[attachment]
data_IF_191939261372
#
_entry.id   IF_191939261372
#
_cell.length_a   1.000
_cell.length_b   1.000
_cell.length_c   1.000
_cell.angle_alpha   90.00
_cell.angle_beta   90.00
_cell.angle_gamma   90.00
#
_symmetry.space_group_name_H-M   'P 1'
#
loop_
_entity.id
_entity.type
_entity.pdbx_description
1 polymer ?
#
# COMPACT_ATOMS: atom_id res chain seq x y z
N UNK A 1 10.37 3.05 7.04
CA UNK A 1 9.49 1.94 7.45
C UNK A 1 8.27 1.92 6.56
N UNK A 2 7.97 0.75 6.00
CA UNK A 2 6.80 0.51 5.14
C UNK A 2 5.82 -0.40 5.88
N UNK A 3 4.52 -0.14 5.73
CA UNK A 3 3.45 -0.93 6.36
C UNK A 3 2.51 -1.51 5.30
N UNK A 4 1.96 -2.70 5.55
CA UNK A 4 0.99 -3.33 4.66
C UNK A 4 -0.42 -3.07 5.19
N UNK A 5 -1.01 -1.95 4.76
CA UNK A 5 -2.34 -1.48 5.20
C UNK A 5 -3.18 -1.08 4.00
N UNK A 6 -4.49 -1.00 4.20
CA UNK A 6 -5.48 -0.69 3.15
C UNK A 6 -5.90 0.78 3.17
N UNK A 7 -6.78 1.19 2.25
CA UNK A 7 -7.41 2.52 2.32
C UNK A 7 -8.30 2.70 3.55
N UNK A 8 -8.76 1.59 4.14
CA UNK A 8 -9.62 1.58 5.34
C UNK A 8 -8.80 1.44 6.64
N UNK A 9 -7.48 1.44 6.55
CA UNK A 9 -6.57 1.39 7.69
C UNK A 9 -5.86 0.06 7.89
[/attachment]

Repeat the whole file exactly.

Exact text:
data_IF_191939261372
#
_entry.id   IF_191939261372
#
_cell.length_a   1.000
_cell.length_b   1.000
_cell.length_c   1.000
_cell.angle_alpha   90.00
_cell.angle_beta   90.00
_cell.angle_gamma   90.00
#
_symmetry.space_group_name_H-M   'P 1'
#
loop_
_entity.id
_entity.type
_entity.pdbx_description
1 polymer ?
#
# COMPACT_ATOMS: atom_id res chain seq x y z
N UNK A 1 10.37 3.05 7.04
CA UNK A 1 9.49 1.94 7.45
C UNK A 1 8.27 1.92 6.56
N UNK A 2 7.97 0.75 6.00
CA UNK A 2 6.80 0.51 5.14
C UNK A 2 5.82 -0.40 5.88
N UNK A 3 4.52 -0.14 5.73
CA UNK A 3 3.45 -0.93 6.36
C UNK A 3 2.51 -1.51 5.30
N UNK A 4 1.96 -2.70 5.55
CA UNK A 4 0.99 -3.33 4.66
C UNK A 4 -0.42 -3.07 5.19
N UNK A 5 -1.01 -1.95 4.76
CA UNK A 5 -2.34 -1.48 5.20
C UNK A 5 -3.18 -1.08 4.00
N UNK A 6 -4.49 -1.00 4.20
CA UNK A 6 -5.48 -0.69 3.15
C UNK A 6 -5.90 0.78 3.17
N UNK A 7 -6.78 1.19 2.25
CA UNK A 7 -7.41 2.52 2.32
C UNK A 7 -8.30 2.70 3.55
N UNK A 8 -8.76 1.59 4.14
CA UNK A 8 -9.62 1.58 5.34
C UNK A 8 -8.80 1.44 6.64
N UNK A 9 -7.48 1.44 6.55
CA UNK A 9 -6.57 1.39 7.69
C UNK A 9 -5.86 0.06 7.89